VoiceXML has form fields it must fill, and to do this, it goes through them until it finds one it has not yet filled; it then tries to fill that in by interacting (in the manner specified in the VoiceXML) with the user. When that has been done, whether or not the field was successful filled, it goes back to the start and looks again for the first unfilled field. If it was unsuccessful at filling in a particular field, it will, in the absence of external influences like our system or embedded ECMAScript, try to fill that field again. This is the basis of the Form Interpretation Algorithm.
 In a further example implementation, the voice component of the system might be implemented using a traditional (non-voiceXML) voice platform. The IVR application would be written in the language native to the IVR, rather than in voiceXML. The interface between the IVR component and the synchronization manager is through the use of the normal HTTP message protocol accessed using an API implemented in, for example, Java or Perl. The API appears to the synchronization manager as if it is a normal HTML or Voice XML client. The API is invoked manually by the application designer at appropriate points in the application. For non-voiceXML IVR which does not have URLs to denote pages or state variables etc., as would be the case with Voice XML, dummy or pseudo URLs are entered into the mapfile to correspond to locations and variables etc. within the IVR Application. For example a LoadPage request for one of the pseudo URLs indicates to the synchronization manager that the voice dialogue has reached a certain state (although no actual page download is required). The synchronization manager then consults the mapfile to determine what synchronization actions are necessary, in the same manner as if the request had come from a normal client 9 such as an HTML or Voice XML browser.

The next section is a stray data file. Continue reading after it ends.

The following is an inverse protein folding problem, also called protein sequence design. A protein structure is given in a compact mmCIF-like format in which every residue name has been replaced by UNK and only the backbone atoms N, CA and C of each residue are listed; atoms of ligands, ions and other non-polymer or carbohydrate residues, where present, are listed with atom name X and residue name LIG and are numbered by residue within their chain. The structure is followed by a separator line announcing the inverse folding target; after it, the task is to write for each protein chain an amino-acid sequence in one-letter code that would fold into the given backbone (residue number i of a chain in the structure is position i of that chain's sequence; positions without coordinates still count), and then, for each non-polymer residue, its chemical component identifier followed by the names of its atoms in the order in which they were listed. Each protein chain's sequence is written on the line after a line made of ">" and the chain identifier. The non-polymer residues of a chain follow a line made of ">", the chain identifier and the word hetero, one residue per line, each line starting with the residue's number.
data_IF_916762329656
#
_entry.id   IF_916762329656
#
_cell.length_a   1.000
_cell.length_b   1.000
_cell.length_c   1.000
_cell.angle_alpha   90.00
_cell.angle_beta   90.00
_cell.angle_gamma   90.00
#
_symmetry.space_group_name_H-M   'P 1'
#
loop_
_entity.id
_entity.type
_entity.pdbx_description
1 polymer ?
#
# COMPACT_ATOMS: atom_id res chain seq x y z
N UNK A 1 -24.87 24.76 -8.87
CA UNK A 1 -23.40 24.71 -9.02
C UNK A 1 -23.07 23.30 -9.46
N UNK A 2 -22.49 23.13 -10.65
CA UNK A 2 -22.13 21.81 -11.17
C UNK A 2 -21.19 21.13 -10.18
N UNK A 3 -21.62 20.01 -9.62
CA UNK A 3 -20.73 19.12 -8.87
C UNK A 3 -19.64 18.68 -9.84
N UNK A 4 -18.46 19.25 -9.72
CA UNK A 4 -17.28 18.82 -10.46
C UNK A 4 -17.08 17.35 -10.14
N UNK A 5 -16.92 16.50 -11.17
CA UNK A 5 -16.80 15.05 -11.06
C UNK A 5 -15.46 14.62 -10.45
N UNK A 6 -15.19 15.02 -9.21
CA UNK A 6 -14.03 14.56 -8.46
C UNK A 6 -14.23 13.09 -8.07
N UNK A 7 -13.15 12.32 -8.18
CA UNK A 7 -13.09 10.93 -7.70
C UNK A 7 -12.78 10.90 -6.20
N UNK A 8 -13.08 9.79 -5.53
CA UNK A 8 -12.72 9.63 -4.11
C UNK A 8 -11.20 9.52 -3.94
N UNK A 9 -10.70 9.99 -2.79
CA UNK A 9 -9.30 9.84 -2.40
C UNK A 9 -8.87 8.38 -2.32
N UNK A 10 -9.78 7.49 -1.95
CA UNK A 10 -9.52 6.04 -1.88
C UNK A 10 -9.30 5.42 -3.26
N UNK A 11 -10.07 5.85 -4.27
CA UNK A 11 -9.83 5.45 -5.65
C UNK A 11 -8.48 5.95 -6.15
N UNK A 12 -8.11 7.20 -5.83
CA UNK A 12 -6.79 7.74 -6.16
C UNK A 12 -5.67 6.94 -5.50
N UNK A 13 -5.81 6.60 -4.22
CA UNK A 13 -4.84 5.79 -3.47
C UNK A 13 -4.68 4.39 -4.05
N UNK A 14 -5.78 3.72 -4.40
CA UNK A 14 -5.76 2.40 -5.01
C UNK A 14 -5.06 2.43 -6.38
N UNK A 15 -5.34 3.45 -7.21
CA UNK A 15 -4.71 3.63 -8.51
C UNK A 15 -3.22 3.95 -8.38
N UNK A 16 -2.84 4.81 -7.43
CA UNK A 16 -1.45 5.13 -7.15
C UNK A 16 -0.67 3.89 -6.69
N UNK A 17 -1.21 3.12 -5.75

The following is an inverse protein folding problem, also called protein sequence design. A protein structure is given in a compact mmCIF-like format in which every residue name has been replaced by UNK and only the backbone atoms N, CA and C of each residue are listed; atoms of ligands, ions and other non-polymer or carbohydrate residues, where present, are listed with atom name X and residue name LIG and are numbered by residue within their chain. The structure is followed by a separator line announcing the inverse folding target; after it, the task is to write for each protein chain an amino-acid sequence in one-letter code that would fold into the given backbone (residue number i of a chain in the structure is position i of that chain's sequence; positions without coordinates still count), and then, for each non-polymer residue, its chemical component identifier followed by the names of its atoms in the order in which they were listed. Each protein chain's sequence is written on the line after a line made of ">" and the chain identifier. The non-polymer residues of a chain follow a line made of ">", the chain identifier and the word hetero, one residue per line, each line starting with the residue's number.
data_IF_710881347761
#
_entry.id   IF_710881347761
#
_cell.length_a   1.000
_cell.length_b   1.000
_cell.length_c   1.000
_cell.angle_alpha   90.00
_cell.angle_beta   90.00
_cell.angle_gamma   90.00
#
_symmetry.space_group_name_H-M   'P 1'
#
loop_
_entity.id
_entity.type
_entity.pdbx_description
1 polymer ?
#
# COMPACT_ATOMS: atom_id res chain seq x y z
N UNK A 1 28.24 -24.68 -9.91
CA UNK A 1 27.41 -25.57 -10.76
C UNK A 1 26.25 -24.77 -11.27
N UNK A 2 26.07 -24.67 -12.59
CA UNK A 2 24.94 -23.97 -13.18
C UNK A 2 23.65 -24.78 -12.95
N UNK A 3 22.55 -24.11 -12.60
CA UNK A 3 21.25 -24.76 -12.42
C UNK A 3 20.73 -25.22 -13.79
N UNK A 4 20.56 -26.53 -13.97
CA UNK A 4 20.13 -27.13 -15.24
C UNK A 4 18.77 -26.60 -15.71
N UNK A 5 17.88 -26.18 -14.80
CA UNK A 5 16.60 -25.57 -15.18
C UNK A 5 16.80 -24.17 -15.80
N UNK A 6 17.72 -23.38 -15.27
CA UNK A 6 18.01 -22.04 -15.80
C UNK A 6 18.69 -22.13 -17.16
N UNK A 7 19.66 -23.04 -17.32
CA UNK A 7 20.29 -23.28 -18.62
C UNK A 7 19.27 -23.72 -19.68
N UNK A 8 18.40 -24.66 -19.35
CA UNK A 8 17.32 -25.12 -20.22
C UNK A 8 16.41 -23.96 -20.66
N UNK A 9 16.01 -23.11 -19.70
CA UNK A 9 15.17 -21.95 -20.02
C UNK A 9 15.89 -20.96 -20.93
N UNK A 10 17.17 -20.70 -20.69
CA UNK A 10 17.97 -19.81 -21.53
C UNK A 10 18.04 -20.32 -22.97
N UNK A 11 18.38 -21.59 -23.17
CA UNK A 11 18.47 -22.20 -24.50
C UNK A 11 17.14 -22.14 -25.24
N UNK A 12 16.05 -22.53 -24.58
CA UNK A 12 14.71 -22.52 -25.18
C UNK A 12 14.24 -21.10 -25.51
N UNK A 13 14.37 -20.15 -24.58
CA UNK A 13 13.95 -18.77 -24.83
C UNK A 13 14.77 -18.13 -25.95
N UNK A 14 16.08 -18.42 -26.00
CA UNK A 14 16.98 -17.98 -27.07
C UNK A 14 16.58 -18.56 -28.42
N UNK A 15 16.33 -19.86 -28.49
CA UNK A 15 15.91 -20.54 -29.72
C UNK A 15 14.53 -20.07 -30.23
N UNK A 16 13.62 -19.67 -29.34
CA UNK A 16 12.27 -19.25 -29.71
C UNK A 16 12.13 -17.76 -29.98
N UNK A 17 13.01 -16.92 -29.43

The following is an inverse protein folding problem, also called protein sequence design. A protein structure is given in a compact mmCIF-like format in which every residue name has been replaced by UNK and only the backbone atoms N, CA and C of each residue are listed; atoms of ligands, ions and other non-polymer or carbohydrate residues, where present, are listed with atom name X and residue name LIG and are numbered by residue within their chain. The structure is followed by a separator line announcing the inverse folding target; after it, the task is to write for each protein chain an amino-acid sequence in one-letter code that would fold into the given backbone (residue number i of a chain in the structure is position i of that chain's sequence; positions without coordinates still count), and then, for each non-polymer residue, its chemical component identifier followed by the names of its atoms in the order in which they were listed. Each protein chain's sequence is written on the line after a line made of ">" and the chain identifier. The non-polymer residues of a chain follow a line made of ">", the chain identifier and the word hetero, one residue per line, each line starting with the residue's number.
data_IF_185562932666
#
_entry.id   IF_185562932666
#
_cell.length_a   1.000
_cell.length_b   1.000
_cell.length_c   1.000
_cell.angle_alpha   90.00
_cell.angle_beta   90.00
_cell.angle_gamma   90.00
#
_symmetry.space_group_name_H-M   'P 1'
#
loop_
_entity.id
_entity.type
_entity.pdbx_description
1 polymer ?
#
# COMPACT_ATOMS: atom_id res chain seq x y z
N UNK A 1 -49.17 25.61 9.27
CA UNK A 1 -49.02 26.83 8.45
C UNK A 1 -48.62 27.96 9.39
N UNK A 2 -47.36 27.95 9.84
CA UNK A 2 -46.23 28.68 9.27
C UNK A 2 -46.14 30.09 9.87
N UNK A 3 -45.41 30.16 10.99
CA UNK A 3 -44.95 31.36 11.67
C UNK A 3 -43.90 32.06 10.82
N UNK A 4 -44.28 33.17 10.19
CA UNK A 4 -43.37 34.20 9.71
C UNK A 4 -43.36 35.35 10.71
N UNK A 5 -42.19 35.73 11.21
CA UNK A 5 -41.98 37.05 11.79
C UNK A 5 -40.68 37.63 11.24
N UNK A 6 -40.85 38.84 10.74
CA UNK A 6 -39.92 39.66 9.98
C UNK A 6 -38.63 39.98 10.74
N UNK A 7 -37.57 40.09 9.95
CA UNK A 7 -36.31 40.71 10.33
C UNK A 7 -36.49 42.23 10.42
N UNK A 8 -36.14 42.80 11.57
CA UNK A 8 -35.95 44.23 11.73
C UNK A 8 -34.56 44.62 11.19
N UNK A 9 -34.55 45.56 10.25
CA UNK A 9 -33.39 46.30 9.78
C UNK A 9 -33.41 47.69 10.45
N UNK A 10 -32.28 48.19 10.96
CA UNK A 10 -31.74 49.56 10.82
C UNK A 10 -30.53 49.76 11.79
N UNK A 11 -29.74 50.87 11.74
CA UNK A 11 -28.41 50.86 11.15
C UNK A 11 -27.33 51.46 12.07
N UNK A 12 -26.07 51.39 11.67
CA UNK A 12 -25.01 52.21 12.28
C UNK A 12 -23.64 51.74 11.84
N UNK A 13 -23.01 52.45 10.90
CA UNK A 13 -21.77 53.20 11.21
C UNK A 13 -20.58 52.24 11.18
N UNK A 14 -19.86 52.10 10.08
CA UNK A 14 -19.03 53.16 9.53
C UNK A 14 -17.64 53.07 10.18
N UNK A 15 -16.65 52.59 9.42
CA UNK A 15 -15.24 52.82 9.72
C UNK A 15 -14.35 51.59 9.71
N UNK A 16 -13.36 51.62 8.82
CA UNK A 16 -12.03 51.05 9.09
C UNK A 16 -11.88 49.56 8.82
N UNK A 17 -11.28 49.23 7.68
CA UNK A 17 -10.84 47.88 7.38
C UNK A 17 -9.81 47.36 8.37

Alternative Dialogue Styles
 A further important aspect of the invention, which can be used in any of the preceding embodiment or with other multi-modal applications which differ from those previously described, is the provision of alternate implementations of the same voice dialogue within a multi-modal interface.
 There are several reasons why within a multi-modal system one might want to choose dynamically between alternate implementations of the same voice dialogue. In particular there are several distinct situations in which the ability to use alternate voice dialog designs can give rise to significant benefits to the user and/or the system designer.
 In a basic system of the invention the map file defines a static relationship between the different applications within the application group that make up the multi-modal user interface. The mapping between equivalent URLs or the mapping between input elements is only dependent on the application type being mapped to. However it is possible to extend this capability by allowing the mapping also to be conditional on the contents of the blackboard and/or knowledge of which applications are currently within the group.
 The implementation description below shows one case where by making the URL mapping conditional on the these pieces of information one can implement different voice dialogues depending on which modalities (i.e. applications) are active. It also shows a case where the mapping of focus specifying events from the user (e.g. clicking in a text box) changes dependent on the value of a focus style system variable on the blackboard.
 Unimodal vs Multi-Modal